I read the quote closer to Coyne but anyway… sorry but I don’t really get what you mean here? Can you be a bit more specific about what type of random changes you are talking about here, genetic or phenotypic? If you mean genetic, why not?

    The free-rider argument seems a bit silly to me. Exactly how is one trait free-riding on another? The actual mechanism? And anyway, in your examples, why does it have to be either/or? Why can’t there be a fluctuation of the relative proportions of the two alleles over time as selection pressures vary?

    Have you seen any real examples of someone saying something as silly as “pigs don’t have wings because there is/was no benefit to them developing wings” ? I don’t think I have.

    You say (in the bit about peppered moths): “So black colouring, then, was a free rider that simply happened to end up beneficial when the environment changed. ” No black colouration was not a free rider at all it is a genetic mutation that is fairly common from what I have read. Because it is a common mutation there is always a small number of new mutants sporting a black coat. No free rider at all.

    Then you say:”So, then, it is reasonable to ask what the peppered moth is an example of? The trait is not explained by natural selection, but the numbers of individuals with that trait is. I suspect that F & P-P want explanations for why they have that trait (black-colouring) and don’t really care about why most moths don’t exhibit that one. And the explanation given, it seems to me, doesn’t explain how they got that trait in the first place (and, interestingly, seems to work against it).”

    The peppered moth is used an example of natural selection in text books.
    The original trait is the black colouring. That is explained by mutation not selection. The selection bit comes with the relative frequencies of the two alleles. The explanation is one of selection causing the changing frequencies of the two alleles not how the allele came to be in the first place.

    You again:”So, if we have a trait that is bad enough to limit the number of organisms but survives anyway, then it seems that “selection” didn’t operate on that trait. How many of these traits do we have? I don’t know, but I’m not convinced that anyone else does either.”

    The particular mutation that gives rise to the mellanic form is a fairly common mutation just as some of the haemophilia mutations in humans are fairly common. That’s why the trait survives under non-ideal conditions. And anyway, how quickly a trait dies out depends on many things including the size of the selection pressure. If the selection pressure is not that great the trait can hang around in small numbers for a long time.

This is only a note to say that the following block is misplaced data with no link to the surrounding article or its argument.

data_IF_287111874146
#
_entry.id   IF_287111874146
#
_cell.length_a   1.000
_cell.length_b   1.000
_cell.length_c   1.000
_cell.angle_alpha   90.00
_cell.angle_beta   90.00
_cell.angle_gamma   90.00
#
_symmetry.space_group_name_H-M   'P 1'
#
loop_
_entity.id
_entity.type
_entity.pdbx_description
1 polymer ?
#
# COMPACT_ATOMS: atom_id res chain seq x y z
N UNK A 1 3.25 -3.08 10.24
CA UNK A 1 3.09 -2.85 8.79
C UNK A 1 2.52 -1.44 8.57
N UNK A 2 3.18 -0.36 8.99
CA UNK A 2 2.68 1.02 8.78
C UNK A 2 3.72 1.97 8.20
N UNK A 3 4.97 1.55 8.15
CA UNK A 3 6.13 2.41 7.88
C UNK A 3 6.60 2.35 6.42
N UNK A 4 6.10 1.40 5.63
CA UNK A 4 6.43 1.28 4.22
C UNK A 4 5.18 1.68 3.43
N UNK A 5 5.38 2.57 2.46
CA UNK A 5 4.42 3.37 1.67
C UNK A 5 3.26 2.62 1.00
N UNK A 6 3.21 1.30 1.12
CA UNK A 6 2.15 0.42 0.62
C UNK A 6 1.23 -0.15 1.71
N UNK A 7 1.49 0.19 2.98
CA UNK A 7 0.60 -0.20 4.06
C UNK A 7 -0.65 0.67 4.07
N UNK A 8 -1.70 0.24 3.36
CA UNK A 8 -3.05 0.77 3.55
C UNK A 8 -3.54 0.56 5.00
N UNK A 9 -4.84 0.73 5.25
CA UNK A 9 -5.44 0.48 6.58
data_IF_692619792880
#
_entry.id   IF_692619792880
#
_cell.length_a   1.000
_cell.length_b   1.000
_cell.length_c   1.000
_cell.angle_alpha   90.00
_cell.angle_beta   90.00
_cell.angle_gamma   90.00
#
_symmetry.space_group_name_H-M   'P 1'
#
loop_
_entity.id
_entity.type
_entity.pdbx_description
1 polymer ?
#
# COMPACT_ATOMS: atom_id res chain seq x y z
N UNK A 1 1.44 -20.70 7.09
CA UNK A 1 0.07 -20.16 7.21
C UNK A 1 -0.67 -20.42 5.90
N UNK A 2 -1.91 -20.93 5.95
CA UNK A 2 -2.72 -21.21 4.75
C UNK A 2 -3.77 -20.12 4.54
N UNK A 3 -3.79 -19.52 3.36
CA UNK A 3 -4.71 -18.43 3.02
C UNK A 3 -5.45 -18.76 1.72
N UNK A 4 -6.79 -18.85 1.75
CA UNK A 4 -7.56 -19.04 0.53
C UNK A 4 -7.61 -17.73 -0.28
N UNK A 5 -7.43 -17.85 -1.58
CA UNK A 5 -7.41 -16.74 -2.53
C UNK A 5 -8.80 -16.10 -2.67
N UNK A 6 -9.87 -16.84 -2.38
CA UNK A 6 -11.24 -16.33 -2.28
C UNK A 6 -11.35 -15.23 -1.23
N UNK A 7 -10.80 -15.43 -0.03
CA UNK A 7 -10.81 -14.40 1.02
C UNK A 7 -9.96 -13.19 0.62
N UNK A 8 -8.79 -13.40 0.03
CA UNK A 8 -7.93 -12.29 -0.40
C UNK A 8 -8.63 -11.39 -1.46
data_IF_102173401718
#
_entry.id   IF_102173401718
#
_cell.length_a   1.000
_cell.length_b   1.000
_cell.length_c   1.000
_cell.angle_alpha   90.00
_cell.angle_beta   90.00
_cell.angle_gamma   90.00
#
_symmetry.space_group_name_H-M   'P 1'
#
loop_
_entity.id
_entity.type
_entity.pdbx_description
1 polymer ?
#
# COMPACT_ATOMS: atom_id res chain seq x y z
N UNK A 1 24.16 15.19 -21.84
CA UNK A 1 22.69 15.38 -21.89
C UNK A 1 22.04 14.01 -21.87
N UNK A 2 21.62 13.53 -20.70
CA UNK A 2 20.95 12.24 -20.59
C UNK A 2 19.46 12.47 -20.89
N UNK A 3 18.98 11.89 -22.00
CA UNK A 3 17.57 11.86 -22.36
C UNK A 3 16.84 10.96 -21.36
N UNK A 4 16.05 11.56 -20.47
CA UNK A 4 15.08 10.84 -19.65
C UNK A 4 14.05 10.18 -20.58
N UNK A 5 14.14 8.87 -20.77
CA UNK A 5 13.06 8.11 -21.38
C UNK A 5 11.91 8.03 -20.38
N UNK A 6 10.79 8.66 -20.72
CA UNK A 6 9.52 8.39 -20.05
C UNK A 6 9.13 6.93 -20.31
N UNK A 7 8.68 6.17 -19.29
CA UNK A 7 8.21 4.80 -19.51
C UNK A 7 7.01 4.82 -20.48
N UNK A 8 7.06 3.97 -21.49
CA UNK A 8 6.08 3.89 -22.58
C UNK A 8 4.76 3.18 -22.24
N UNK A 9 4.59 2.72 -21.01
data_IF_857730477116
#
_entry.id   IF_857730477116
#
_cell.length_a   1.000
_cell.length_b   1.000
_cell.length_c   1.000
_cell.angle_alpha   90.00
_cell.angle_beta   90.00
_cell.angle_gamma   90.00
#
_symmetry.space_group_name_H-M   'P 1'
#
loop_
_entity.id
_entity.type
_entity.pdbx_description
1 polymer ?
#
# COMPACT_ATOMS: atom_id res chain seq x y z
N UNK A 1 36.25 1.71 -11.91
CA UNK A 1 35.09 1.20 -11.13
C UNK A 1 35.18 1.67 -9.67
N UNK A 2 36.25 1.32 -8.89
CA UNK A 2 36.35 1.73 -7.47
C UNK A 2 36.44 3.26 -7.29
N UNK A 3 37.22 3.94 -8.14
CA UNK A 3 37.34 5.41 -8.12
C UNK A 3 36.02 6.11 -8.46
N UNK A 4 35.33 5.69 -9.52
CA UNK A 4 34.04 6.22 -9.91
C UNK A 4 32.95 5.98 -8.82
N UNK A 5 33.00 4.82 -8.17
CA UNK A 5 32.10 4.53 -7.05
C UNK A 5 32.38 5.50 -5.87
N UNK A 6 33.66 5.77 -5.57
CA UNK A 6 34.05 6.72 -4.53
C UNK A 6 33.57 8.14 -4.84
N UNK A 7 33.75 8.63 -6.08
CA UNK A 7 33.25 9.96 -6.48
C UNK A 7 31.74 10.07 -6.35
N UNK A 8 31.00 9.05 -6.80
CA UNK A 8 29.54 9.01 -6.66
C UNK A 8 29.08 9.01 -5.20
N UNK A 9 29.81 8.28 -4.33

As to your last couple of paragraphs, I get the distinct impression you are confusing popular explanations with what biologists actually say between themselves. ISTM that the simplistic explanation you give in the last couple of paragraphs is just that, overly simplistic and not the sort of thing a biologist is ever going to say when he\she is being careful about their arguments. Lies-to-Children and all that. Of course we don’t *know* that any of the reasons given are totally correct, that goes without saying. Or at least it should.

    The first three sentences of your last paragraph, sorry mate I don’t want to sound juvenile but (I’m going to) DUH. Why do you think the same few examples keep getting trotted out over and over and over. Because real life is complicated and messy and it is really difficult to find examples that are as clear cut as the peppered moth example is. If you think biologists aren’t saying that then you aint listening.

    Have fun,
    Craig

  2. verbosestoic Says:

    As to your first point, it’s just that you aren’t getting complete randomness. There are constraints in DNA and what it can express and in what traits can be expressed from what point you’re at, at least directly. I’m not well-versed in the details, not being a biologist, but I do recall that Dawkins makes a big deal over it in “The God Delusion” with that exact same sort of wording. But, in short, my impression is that you aren’t just randomly tossing ANYTHING out, and so it reduces the improbability of getting to that final state starting from the supposed initial states.

    I’m also not getting into any sort of mechanisms of free-riding, but free-riding would be cases where an organism has a beneficial trait and other traits that that organism has that don’t in and of themselves have survival or reproductive value propagate because they are in an organism that reproduces — or reproduces more — because of that beneficial trait. There’s no requirement for the traits to be directly linked, but they can be.

    I don’t think that anyone has used that precise example — although some of the comments in reply to the review came close — but I have heard of arguments in at least evolutionary psychology that are that bad. I’m not sure how far it extends past evolutionary psychology but if they are misusing evolution, one would think that Coyne and others would correct them as to what evolution entails, and make it clear that normal evolutionary reasoning doesn’t fall victim to the same traps.

    I’m not clear how you’re using the term “mutation”, or how you’re claiming that the black colouring was the original colouring. First, I only consider mutation to be an actual change to the genes themselves. Blue eyes are not, to me, considered a mutation but are instead an actual trait that is in the minority. If selection was the explanation FOR the traits, we would expect to be able to claim that the trait of “black colouring” exists because it was beneficial. But it isn’t beneficial, so why did that trait develop and why does it survive? Well, it might in some sense be recessive, but that causes issues with the number changes when there was more pollution. So what is the underlying reason why there can be black coloured peppered moths?

    I did concede that the numbers is explained by selection, but do think that they are more interested in explanations for the TRAIT, not just its frequency in the population. And it is a free rider since, as proven, it is NOT beneficial, and therefore it must exist because of other factors that it can use to continue to propagate. Which might not be the sort of free-riding that I outline above, I concede, but it is something other than selection for benefit.